The U.S. Department of Labor released a temporary rule yesterday to guide employers and workers in navigating the Families First Coronavirus Response Act (FFCRA). The FFCRA went into effect on April 1, 2020, and provides ... ͏ ‌     ­ ͏ ‌     ­ ͏ ‌     ­ ͏ ‌     ­ ͏ ‌     ­ ͏ ‌     ­ ͏ ‌     ­ ͏ ‌     ­ ͏ ‌     ­ ͏ ‌     ­ ͏ ‌     ­ ͏ ‌     ­ ͏ ‌     ­ ͏ ‌     ­ ͏ ‌     ­ ͏ ‌     ­ ͏ ‌     ­ ͏ ‌     ­ ͏ ‌     ­ ͏ ‌     ­ ͏ ‌     ­ ͏ ‌     ­ ͏ ‌     ­ ͏ ‌     ­ ͏ ‌     ­ ͏ ‌     ­ ͏ ‌     ­ ͏ ‌     ­ ͏ ‌     ­ ͏ ‌     ­ ͏ ‌     ­ ͏ ‌     ­ ͏ ‌     ­ ͏ ‌     ­ ͏ ‌     ­ ͏ ‌     ­ ͏ ‌     ­ ͏ ‌     ­ ͏ ‌     ­ ͏ ‌     ­ ͏ ‌     ­ ͏ ‌     ­ ͏ ‌     ­ ͏ ‌     ­ ͏ ‌     ­ ͏ ‌     ­ ͏ ‌     ­ ͏ ‌     ­ ͏ ‌     ­ ͏ ‌     ­ ͏ ‌     ­ ͏ ‌     ­ ͏ ‌     ­ ͏ ‌     ­ ͏ ‌     ­ ͏ ‌     ­ ͏ ‌     ­ ͏ ‌     ­ ͏ ‌     ­ ͏ ‌     ­ ͏ ‌     ­ ͏ ‌     ­ ͏ ‌     ­ ͏ ‌     ­ ͏ ‌     ­ ͏ ‌     ­ ͏ ‌     ­ ͏ ‌     ­ ͏ ‌     ­ ͏ ‌     ­ ͏ ‌     ­ ͏ ‌     ­ ͏ ‌     ­ ͏ ‌     ­ ͏ ‌     ­ ͏ ‌     ­ ͏ ‌     ­ ͏ ‌     ­ ͏ ‌     ­ ͏ ‌     ­ ͏ ‌     ­ ͏ ‌     ­ ͏ ‌     ­ ͏ ‌     ­ ͏ ‌     ­

DOL Issues Temporary Rule Under Families First Coronavirus Response Act


The U.S. Department of Labor released a temporary rule yesterday to guide employers and workers in navigating the Families First Coronavirus Response Act (FFCRA). The FFCRA went into effect on April 1, 2020, and provides approximately 61 million workers with emergency paid sick leave of up to 80 hours and extended family leave of up to 12 weeks. By issuing a temporary rule, the DOL dispensed with the notice and comment period that generally precedes most rulemaking, citing “good cause.” The rule is effective April 1, 2020 through December 31, 2020, and applies to employers with fewer than 500 employees.

While many of the issues covered by the new rule had been previously addressed by the DOL in its Question and Answer guidance published and updated in the weeks since March 18, the rule provided additional information and guidance on some key issues.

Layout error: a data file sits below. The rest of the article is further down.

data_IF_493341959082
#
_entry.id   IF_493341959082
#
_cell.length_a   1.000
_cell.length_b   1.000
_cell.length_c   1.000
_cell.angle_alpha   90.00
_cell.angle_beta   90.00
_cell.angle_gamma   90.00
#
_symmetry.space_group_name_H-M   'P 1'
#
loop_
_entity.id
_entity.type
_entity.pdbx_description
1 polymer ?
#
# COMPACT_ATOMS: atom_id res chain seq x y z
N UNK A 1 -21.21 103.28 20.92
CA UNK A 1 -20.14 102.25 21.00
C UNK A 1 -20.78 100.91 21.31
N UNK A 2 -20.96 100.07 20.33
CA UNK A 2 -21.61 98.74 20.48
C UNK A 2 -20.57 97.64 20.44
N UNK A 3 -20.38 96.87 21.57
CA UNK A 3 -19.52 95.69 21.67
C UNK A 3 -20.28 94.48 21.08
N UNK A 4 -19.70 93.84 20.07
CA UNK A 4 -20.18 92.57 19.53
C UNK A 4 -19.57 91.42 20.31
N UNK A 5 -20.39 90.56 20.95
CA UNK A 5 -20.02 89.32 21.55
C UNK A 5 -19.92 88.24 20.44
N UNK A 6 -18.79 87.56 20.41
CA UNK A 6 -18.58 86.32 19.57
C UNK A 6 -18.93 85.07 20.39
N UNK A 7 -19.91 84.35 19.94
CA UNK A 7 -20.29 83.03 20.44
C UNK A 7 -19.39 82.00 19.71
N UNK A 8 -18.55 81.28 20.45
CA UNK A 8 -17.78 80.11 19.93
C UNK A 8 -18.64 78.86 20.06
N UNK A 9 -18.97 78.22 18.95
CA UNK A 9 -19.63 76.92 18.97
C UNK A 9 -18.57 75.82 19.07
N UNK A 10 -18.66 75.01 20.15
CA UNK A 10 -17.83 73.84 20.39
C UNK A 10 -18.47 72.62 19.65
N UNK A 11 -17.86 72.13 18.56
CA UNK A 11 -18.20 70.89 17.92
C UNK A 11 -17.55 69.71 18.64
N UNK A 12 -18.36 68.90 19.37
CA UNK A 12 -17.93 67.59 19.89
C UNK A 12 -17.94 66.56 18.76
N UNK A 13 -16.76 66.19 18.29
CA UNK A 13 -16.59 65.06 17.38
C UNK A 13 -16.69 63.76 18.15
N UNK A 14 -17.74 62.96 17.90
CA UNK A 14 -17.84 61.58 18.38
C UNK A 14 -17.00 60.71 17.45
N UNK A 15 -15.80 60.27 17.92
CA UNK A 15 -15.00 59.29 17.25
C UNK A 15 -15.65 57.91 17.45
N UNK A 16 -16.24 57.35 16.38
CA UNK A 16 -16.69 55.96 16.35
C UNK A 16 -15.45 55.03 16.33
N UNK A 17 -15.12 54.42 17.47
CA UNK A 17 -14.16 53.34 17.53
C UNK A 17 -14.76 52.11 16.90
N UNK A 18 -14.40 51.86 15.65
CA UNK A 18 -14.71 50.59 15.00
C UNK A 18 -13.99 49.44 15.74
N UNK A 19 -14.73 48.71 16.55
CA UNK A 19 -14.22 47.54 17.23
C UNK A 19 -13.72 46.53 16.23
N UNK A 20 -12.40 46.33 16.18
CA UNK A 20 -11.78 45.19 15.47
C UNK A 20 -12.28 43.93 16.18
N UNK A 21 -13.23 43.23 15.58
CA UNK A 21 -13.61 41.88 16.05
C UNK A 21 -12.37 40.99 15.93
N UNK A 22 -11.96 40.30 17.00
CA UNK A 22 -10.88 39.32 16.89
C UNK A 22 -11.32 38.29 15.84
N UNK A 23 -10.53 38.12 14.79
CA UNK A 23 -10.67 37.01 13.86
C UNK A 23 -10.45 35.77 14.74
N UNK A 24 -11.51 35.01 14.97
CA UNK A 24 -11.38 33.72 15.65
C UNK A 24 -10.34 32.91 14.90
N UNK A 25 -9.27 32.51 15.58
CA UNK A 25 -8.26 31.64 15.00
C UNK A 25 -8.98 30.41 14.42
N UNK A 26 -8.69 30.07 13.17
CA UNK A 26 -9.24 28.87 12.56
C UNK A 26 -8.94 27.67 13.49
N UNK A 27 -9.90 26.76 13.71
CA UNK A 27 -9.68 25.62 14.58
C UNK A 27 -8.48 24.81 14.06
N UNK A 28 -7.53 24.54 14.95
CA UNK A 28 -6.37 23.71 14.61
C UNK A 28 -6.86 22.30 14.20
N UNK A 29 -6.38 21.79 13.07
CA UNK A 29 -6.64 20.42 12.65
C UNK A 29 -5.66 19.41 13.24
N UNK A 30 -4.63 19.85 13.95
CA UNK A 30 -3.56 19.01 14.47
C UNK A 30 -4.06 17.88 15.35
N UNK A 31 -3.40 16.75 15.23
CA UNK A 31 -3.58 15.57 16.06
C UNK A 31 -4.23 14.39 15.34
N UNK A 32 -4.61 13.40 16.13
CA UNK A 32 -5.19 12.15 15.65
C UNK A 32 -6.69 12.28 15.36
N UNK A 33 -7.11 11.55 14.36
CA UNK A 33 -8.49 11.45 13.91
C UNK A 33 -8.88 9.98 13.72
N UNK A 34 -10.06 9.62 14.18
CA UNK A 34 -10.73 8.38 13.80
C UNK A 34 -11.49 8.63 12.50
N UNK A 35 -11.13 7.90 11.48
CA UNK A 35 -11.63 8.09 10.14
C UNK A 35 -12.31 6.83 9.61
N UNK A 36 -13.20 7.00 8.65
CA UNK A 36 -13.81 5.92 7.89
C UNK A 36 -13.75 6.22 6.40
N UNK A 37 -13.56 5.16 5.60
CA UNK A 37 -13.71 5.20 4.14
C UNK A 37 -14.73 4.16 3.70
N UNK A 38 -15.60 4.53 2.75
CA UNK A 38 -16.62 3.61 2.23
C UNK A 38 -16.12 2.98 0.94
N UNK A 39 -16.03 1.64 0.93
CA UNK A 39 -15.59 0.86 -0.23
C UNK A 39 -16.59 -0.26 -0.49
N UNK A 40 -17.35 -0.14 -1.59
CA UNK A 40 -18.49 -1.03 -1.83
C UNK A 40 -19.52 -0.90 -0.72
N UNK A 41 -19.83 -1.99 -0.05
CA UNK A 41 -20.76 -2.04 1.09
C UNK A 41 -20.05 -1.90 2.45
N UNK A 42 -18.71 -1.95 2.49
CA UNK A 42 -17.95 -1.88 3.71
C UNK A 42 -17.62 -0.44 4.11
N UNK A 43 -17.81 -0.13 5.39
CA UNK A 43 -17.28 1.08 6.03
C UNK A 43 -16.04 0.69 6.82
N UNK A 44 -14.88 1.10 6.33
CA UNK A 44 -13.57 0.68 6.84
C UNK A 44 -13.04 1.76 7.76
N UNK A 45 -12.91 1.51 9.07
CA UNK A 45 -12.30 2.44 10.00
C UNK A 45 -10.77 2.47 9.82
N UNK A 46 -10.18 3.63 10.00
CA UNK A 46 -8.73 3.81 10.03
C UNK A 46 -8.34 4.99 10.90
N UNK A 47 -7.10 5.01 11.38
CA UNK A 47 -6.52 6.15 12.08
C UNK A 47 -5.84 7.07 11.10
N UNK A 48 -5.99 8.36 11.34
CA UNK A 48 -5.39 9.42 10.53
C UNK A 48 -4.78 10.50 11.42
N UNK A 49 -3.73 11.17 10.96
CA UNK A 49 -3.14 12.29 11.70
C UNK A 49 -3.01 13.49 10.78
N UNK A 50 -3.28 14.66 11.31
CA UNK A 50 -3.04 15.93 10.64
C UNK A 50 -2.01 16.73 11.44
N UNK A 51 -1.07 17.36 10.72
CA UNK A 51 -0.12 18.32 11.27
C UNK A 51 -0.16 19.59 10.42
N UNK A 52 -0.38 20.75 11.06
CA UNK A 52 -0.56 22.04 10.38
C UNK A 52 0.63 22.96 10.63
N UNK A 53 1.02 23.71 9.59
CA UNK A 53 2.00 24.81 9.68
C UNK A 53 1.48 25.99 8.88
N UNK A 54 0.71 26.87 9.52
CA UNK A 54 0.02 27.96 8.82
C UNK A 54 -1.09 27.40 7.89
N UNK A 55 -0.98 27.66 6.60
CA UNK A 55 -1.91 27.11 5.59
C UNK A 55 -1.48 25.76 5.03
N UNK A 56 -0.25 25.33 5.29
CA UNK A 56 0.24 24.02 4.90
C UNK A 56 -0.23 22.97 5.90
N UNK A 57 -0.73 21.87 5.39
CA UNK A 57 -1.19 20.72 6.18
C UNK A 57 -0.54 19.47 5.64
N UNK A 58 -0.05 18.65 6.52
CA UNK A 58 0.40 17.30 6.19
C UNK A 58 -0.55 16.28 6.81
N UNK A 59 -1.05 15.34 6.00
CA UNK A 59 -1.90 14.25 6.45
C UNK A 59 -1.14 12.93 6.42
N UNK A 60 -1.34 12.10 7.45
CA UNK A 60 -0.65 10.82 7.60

The basic tenets of the FFCRA are unchanged. As discussed in prior First Alert publications on March 18, 2020 and March 24, 2020, the FFCRA provides eligible employees up to 80 hours of paid sick leave if they cannot work or telework because:

  1. The employee is subject to a federal, state or local quarantine or isolation order related to COVID–19.
  2. The employee has been advised by a healthcare provider to self-quarantine due to concerns related to COVID–19.
  3. The employee is experiencing symptoms of COVID–19 and seeking a medical diagnosis.
  4. The employee is caring for an individual who is subject to an order as described in subparagraph (1) or has been advised as described in paragraph (2).
  5. The employee is caring for a son or daughter of such employee if the school or place of care of the son or daughter has been closed, or the childcare provider of such son or daughter is unavailable, due to COVID–19 precautions.
  6. The employee is experiencing any other substantially similar condition specified by the Secretary of Health and Human Services in consultation with the Secretary of the Treasury and the Secretary of Labor.

Sick leave under the first three reasons is paid at the employee’s regular rate and sick leave under the latter three reasons is paid at 2/3 of the employee’s regular rate.

Expanded family leave is available under the FFCRA for up to 12 weeks for any eligible employee who is unable to work or telework due to a need to care for a son or daughter whose school or place of care has closed or whose care provider is unavailable due to COVID-19. The first two weeks of expanded family leave are unpaid, unless the employee is eligible for and elects to use emergency paid sick leave, and weeks 3-12 are paid at 2/3 of an employee’s regular rate.

Joint and Integrated Employers